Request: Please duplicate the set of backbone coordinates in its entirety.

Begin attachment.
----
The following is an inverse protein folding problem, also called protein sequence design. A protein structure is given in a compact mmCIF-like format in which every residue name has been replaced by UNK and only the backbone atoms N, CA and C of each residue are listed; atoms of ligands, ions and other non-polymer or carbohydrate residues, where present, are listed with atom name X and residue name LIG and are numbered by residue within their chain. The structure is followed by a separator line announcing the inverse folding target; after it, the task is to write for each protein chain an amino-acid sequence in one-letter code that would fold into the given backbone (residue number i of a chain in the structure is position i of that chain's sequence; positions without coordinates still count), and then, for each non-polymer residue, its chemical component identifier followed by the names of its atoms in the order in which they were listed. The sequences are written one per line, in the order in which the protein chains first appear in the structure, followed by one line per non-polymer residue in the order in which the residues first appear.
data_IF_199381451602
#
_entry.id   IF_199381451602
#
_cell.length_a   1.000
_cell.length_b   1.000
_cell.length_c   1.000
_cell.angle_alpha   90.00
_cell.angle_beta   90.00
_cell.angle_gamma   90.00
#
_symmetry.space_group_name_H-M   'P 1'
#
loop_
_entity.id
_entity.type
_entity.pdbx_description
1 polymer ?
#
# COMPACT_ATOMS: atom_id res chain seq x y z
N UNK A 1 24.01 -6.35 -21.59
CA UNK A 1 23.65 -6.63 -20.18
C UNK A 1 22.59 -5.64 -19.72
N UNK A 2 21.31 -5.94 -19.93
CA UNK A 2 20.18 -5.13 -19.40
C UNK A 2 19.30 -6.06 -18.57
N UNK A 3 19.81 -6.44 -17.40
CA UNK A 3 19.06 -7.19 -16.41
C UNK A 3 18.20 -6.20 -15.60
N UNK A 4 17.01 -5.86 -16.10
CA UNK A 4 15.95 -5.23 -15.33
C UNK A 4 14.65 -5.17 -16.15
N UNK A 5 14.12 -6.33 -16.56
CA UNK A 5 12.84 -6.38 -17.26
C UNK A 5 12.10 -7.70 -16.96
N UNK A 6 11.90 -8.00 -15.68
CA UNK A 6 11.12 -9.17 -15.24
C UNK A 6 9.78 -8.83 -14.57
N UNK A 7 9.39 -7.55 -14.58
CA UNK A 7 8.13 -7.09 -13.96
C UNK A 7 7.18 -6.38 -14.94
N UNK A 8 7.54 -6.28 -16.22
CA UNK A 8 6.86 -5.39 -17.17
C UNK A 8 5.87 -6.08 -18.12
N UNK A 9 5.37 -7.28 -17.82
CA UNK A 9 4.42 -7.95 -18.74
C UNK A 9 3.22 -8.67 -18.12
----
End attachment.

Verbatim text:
The following is an inverse protein folding problem, also called protein sequence design. A protein structure is given in a compact mmCIF-like format in which every residue name has been replaced by UNK and only the backbone atoms N, CA and C of each residue are listed; atoms of ligands, ions and other non-polymer or carbohydrate residues, where present, are listed with atom name X and residue name LIG and are numbered by residue within their chain. The structure is followed by a separator line announcing the inverse folding target; after it, the task is to write for each protein chain an amino-acid sequence in one-letter code that would fold into the given backbone (residue number i of a chain in the structure is position i of that chain's sequence; positions without coordinates still count), and then, for each non-polymer residue, its chemical component identifier followed by the names of its atoms in the order in which they were listed. The sequences are written one per line, in the order in which the protein chains first appear in the structure, followed by one line per non-polymer residue in the order in which the residues first appear.
data_IF_199381451602
#
_entry.id   IF_199381451602
#
_cell.length_a   1.000
_cell.length_b   1.000
_cell.length_c   1.000
_cell.angle_alpha   90.00
_cell.angle_beta   90.00
_cell.angle_gamma   90.00
#
_symmetry.space_group_name_H-M   'P 1'
#
loop_
_entity.id
_entity.type
_entity.pdbx_description
1 polymer ?
#
# COMPACT_ATOMS: atom_id res chain seq x y z
N UNK A 1 24.01 -6.35 -21.59
CA UNK A 1 23.65 -6.63 -20.18
C UNK A 1 22.59 -5.64 -19.72
N UNK A 2 21.31 -5.94 -19.93
CA UNK A 2 20.18 -5.13 -19.40
C UNK A 2 19.30 -6.06 -18.57
N UNK A 3 19.81 -6.44 -17.40
CA UNK A 3 19.06 -7.19 -16.41
C UNK A 3 18.20 -6.20 -15.60
N UNK A 4 17.01 -5.86 -16.10
CA UNK A 4 15.95 -5.23 -15.33
C UNK A 4 14.65 -5.17 -16.15
N UNK A 5 14.12 -6.33 -16.56
CA UNK A 5 12.84 -6.38 -17.26
C UNK A 5 12.10 -7.70 -16.96
N UNK A 6 11.90 -8.00 -15.68
CA UNK A 6 11.12 -9.17 -15.24
C UNK A 6 9.78 -8.83 -14.57
N UNK A 7 9.39 -7.55 -14.58
CA UNK A 7 8.13 -7.09 -13.96
C UNK A 7 7.18 -6.38 -14.94
N UNK A 8 7.54 -6.28 -16.22
CA UNK A 8 6.86 -5.39 -17.17
C UNK A 8 5.87 -6.08 -18.12
N UNK A 9 5.37 -7.28 -17.82
CA UNK A 9 4.42 -7.95 -18.74
C UNK A 9 3.22 -8.67 -18.12